After  70 years  Iveco’s truck assembly plant at Dandenong will cease manufacturing trucks In June next year, as another Australian vehicle manufacturing operation is set to shut down.

The shutdown of local Iveco truck production will leave only Volvo’s Brisbane operation and Paccar’s Bayswater factory in Melbourne’s East as the only remaining local vehicle assembly plants.

The cessation of local Iveco manufacturing has long been rumoured with many industry pundits wondering how the Italian owned operation could be viable given the volume for its locally built product, particularly since the demise of the Australian developed and built versions of its ACCO model.

However Iveco  in its statement issued today  says that as part of its ‘global transformation process’, it will develop what it is calling its  Customisation and Innovation Centre (CIC) along with related changes that will ‘impact its Australian manufacturing arm’.

Iveco currently employs approximately 120 workers in its manufacturing operation along with a team of around local 25 engineers involved in local research and product development, the remainder of the 250-strong workforce are involved in sales, product support and marketing functions.

It is understood that there will be job losses at the Dandenong facility, but Iveco is not saying how many will go, although it did say some staff will transfer into the new Customisation operation.

The Dandenong manufacturing plant was opened in 1952 under the control of International Harvester  manufacturing trucks and light utility vehicles  for many years, when the IH brand was the market leader in trucks. Iveco purchased International’s Australian operation, including the Dandenong plant  from the ailing American company in 1992.

Many parts of the historic facility are now heritage listed and it is understood Iveco will continue to operate from there with the CIC set to use part of the existing manufacturing plant.

The factory originally covered around 34000 square metres and has produced more than 230,000 vehicles since 1952, and while it pumped out 2000 new trucks in its first year of operation in recent times the plant has built well less than half that volume each year.

T&B News sought comment from the remaining local truck makers. A Volvo Group spokesman told us that while it does not comment on opponents, the company has been actively expanding its local component supplier chain in recent times and has invested heavily in its Wacol plant to expand production with a focus on Queensland based suppliers.

Paccar did not reply before deadline.

The company said it would move to fully import its heavy duty range from its Spanish advanced manufacturing facility in Madrid and  it anticipates this will take place from the end of June 2022.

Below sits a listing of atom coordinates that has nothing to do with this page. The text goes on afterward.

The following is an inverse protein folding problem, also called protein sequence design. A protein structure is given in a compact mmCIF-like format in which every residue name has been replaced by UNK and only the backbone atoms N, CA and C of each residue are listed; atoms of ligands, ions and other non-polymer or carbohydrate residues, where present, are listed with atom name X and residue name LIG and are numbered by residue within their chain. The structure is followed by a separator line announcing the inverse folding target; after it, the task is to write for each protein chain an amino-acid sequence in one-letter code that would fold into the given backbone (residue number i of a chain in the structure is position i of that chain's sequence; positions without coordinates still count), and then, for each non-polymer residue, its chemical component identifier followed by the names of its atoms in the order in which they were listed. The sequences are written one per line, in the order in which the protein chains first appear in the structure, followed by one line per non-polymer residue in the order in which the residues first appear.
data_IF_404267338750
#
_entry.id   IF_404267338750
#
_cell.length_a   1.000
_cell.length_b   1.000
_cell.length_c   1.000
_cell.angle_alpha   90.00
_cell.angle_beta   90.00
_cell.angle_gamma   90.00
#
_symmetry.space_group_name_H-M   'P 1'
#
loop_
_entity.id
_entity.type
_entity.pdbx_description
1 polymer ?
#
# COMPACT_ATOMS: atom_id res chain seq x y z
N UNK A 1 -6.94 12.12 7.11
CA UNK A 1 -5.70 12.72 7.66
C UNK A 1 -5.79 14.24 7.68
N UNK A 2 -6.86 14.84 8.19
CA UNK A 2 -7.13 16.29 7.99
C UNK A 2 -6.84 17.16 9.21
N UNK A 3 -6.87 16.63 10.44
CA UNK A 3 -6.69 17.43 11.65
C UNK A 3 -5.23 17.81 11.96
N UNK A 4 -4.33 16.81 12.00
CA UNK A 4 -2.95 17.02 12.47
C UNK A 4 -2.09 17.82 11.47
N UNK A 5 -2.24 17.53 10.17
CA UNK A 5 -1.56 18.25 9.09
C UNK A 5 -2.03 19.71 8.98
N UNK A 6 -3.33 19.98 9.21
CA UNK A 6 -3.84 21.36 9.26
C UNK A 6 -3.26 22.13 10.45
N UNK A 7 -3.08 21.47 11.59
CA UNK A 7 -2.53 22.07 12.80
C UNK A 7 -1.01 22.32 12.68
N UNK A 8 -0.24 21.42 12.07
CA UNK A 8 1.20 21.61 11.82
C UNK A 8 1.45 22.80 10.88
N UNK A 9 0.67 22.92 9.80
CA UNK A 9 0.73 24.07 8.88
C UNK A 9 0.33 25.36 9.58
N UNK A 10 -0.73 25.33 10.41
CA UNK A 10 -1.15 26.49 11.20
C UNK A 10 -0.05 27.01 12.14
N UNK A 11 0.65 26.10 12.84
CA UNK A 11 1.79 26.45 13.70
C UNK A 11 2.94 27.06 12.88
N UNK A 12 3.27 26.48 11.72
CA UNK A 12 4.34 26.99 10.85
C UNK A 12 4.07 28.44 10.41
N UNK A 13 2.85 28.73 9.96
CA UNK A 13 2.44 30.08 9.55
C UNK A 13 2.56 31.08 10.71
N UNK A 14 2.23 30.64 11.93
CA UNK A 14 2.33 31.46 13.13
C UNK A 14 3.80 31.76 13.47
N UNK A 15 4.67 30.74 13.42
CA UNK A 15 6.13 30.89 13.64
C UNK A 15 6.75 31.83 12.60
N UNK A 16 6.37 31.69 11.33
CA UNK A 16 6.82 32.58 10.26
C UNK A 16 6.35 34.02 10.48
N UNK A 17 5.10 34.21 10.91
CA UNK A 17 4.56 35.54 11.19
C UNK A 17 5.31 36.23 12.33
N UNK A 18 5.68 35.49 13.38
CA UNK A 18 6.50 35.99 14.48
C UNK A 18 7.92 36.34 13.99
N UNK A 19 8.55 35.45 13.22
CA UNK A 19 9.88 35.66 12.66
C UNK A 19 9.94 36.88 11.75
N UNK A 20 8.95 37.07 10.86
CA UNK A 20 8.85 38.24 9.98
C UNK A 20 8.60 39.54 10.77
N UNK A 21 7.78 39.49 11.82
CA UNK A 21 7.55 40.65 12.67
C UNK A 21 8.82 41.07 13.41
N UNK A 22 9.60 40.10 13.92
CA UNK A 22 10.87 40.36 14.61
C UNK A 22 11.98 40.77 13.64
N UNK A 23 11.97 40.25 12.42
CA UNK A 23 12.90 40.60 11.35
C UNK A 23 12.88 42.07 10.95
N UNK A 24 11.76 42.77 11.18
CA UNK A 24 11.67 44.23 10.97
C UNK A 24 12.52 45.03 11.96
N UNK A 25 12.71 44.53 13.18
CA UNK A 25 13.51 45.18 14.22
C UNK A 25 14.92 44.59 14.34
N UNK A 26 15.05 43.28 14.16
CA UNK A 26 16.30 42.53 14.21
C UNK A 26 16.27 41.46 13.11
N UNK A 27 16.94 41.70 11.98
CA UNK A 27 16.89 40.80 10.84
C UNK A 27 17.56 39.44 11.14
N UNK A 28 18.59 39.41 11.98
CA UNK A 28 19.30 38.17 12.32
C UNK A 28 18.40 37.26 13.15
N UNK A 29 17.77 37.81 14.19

Iveco already fully imports its light, medium and selected heavy duty trucks as well as its Daily based minibus and its off-road models to Australia.

The company said the decision to fully import its heavy duty range will allow it ‘to more closely align model year introduction timings with that of its parent company in Europe’.

It cited as an example, the fact that it will now be launching the new S-WAY model in Australia according to the global launch plan.

Iveco said its new S-WAY model for Australian and New Zealand will have ‘undergone thousands of hours and kilometres of validation testing on local roads and highways and had input and development from Iveco’s local engineers and specifically selected customer partners, ensuring it is designed and then tested to meet the needs of the local ANZ market’.

The company also said this will include a further iteration of its imported dual control ACCO model for the local waste market.

In what is a huge announcement for the company Iveco Australia and New Zealand managing director, Michael May, said that by focusing on the Customisation and Innovation Centre, the company would ‘strengthen one of its key selling points in the Australian and NZ market’.

“Historically, our most unique value proposition has been our ability to customise and specialise vehicles for our market, leveraging the expertise of our local engineering team and the local facility,” he said.

“By further enhancing this service, we believe there is considerable potential to provide additional value to existing and prospective customers, while growing the CIC’s capacity and scope of work.”

Michael May said the decision to move to local customisation of fully imported vehicles was a natural progression of Iveco’s ANZ transformation.

“Given our brand’s long history of manufacturing in Australia, this next step towards customisation strengthens our ability to remain agile and responsive to demanding regional requirements,” he said.

“This move will also ensure that we are in a position to offer the market the very latest in IVECO performance, comfort and safety innovation, in the most timely fashion, and at the same time, capitalise on our design and validation engineering expertise and customisation capabilities.”

Iveco said that over the coming months it will continue to engage with its employees who may be impacted by today’s announcement, and will provide appropriate support to the involved workforce.

.The company said that the CIC will be a business unit that will ‘further leverage Iveco’s local engineering and manufacturing expertise, transforming the company’s focus towards the customisation and innovation of its vehicles for local markets’.

It said that promoting innovation will be a key aspect of the CIC, allowing it to work more closely with Europe and local partners to ‘explore areas such as alternative propulsion solutions, digitisation, connectivity and autonomous driving’.

It added that the CIC is being developed to better assist its customers and body-builders – particularly those with complex body types – to achieve a more streamlined design and body fitment process for their vehicles.